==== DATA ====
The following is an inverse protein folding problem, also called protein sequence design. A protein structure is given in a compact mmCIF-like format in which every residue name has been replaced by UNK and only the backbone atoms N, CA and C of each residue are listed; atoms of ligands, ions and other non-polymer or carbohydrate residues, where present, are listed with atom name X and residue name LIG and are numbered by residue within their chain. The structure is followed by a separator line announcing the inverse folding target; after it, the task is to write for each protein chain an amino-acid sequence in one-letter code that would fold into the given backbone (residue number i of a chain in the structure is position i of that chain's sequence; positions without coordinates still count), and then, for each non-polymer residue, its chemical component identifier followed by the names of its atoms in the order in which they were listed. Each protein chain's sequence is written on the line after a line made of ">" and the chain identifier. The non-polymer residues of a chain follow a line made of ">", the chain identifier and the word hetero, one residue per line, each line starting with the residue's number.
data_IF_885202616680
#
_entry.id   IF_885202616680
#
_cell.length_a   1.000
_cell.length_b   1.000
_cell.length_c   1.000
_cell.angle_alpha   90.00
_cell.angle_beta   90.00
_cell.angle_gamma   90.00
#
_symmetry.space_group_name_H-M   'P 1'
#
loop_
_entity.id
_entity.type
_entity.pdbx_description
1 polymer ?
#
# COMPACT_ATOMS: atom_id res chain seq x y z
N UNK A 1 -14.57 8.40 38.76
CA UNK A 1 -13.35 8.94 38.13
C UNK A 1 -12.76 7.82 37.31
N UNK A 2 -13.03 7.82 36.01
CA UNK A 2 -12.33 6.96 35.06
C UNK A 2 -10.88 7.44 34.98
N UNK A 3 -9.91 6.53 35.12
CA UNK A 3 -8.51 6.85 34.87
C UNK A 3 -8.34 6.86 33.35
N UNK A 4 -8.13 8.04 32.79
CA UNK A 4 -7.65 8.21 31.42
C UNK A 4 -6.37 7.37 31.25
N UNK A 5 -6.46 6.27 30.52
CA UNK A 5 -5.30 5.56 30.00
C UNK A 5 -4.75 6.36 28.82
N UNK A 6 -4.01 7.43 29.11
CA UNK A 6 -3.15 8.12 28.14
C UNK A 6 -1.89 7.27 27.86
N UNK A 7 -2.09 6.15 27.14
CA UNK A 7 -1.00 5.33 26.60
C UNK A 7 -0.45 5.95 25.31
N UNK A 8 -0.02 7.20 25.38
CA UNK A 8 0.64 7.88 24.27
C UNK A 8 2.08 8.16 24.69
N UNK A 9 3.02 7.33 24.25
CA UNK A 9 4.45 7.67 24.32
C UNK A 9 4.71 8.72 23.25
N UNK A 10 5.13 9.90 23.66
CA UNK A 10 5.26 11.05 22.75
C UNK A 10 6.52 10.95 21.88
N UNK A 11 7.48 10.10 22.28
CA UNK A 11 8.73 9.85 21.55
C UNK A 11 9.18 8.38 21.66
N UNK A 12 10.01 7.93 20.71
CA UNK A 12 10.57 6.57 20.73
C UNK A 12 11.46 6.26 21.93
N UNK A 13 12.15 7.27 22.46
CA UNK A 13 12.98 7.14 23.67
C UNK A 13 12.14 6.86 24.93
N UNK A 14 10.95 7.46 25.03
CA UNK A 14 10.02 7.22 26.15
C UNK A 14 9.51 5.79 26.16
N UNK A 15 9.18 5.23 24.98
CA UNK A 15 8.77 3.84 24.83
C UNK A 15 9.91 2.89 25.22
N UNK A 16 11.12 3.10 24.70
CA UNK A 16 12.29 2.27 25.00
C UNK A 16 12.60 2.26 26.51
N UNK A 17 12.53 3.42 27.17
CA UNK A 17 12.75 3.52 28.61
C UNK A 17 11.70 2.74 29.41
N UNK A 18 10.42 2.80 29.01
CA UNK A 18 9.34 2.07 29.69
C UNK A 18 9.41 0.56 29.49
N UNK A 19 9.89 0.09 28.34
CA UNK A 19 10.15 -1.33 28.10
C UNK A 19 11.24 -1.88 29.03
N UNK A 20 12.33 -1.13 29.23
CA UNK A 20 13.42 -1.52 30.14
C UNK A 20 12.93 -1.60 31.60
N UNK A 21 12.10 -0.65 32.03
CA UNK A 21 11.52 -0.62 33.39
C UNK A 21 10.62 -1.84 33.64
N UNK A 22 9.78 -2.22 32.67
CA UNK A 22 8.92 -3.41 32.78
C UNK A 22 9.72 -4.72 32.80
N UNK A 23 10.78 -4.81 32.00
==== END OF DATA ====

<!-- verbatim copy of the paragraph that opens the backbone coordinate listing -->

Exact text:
The following is an inverse protein folding problem, also called protein sequence design. A protein structure is given in a compact mmCIF-like format in which every residue name has been replaced by UNK and only the backbone atoms N, CA and C of each residue are listed; atoms of ligands, ions and other non-polymer or carbohydrate residues, where present, are listed with atom name X and residue name LIG and are numbered by residue within their chain. The structure is followed by a separator line announcing the inverse folding target; after it, the task is to write for each protein chain an amino-acid sequence in one-letter code that would fold into the given backbone (residue number i of a chain in the structure is position i of that chain's sequence; positions without coordinates still count), and then, for each non-polymer residue, its chemical component identifier followed by the names of its atoms in the order in which they were listed. Each protein chain's sequence is written on the line after a line made of ">" and the chain identifier. The non-polymer residues of a chain follow a line made of ">", the chain identifier and the word hetero, one residue per line, each line starting with the residue's number.